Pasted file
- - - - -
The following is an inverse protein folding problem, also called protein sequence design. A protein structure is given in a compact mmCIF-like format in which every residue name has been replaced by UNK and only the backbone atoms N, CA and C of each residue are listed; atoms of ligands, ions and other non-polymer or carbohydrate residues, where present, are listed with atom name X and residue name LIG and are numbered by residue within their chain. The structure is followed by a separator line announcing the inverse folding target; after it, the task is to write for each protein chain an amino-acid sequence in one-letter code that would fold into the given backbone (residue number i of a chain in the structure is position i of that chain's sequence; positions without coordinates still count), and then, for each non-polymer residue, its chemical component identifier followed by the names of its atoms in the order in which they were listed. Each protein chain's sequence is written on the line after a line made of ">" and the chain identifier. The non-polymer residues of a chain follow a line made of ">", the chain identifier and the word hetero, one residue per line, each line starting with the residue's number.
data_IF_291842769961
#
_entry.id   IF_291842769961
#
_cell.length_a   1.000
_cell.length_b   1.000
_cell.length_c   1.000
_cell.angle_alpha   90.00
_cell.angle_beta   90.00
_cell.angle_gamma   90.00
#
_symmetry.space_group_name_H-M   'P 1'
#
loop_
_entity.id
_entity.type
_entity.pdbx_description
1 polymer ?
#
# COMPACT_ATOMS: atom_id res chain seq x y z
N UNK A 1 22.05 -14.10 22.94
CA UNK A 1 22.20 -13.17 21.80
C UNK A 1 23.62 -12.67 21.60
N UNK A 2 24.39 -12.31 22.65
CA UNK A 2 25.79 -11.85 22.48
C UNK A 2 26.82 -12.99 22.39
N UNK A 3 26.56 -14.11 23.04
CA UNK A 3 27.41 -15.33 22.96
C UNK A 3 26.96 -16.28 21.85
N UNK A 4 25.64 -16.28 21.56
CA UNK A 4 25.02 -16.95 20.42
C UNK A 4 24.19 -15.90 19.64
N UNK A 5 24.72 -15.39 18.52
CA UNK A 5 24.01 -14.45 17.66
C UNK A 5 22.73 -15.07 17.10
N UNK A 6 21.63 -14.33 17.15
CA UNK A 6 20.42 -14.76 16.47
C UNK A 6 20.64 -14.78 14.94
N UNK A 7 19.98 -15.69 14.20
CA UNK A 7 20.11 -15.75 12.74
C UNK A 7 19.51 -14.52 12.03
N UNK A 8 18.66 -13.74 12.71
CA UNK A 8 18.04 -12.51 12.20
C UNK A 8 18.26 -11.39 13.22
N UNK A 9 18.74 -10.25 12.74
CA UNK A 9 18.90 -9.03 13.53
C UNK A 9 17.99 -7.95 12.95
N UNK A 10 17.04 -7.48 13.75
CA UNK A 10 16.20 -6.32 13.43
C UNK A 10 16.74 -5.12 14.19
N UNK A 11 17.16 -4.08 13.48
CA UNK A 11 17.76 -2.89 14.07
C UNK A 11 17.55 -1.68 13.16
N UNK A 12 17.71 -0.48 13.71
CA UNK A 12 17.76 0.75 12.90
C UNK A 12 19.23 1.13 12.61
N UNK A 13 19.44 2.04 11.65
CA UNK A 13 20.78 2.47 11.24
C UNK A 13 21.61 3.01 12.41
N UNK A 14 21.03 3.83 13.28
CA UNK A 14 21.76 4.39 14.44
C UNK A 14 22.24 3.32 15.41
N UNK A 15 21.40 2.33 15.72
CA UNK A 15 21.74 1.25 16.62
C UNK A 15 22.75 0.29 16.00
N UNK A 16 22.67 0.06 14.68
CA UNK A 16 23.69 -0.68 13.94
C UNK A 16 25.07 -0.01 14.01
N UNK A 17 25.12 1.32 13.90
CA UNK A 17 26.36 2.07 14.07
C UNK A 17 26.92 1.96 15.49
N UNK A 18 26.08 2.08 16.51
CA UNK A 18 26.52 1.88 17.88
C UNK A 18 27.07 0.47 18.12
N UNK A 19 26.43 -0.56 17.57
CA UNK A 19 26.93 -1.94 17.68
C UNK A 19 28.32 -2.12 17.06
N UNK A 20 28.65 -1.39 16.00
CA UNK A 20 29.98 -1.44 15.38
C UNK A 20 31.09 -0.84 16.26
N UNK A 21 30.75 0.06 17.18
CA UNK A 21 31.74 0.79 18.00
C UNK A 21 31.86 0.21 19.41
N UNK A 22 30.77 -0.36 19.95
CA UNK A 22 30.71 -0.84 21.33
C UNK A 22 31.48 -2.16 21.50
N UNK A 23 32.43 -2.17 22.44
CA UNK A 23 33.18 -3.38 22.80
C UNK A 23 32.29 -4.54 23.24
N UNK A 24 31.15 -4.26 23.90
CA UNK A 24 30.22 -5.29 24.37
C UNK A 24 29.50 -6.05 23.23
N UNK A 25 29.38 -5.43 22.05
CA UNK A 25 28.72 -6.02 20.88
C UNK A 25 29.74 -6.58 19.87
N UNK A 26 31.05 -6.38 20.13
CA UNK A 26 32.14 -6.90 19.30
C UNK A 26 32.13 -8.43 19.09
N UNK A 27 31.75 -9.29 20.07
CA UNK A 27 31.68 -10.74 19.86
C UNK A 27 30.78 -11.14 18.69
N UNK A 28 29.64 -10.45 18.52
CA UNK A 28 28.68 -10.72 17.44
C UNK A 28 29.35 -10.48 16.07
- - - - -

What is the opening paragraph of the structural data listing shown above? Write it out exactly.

The following is an inverse protein folding problem, also called protein sequence design. A protein structure is given in a compact mmCIF-like format in which every residue name has been replaced by UNK and only the backbone atoms N, CA and C of each residue are listed; atoms of ligands, ions and other non-polymer or carbohydrate residues, where present, are listed with atom name X and residue name LIG and are numbered by residue within their chain. The structure is followed by a separator line announcing the inverse folding target; after it, the task is to write for each protein chain an amino-acid sequence in one-letter code that would fold into the given backbone (residue number i of a chain in the structure is position i of that chain's sequence; positions without coordinates still count), and then, for each non-polymer residue, its chemical component identifier followed by the names of its atoms in the order in which they were listed. Each protein chain's sequence is written on the line after a line made of ">" and the chain identifier. The non-polymer residues of a chain follow a line made of ">", the chain identifier and the word hetero, one residue per line, each line starting with the residue's number.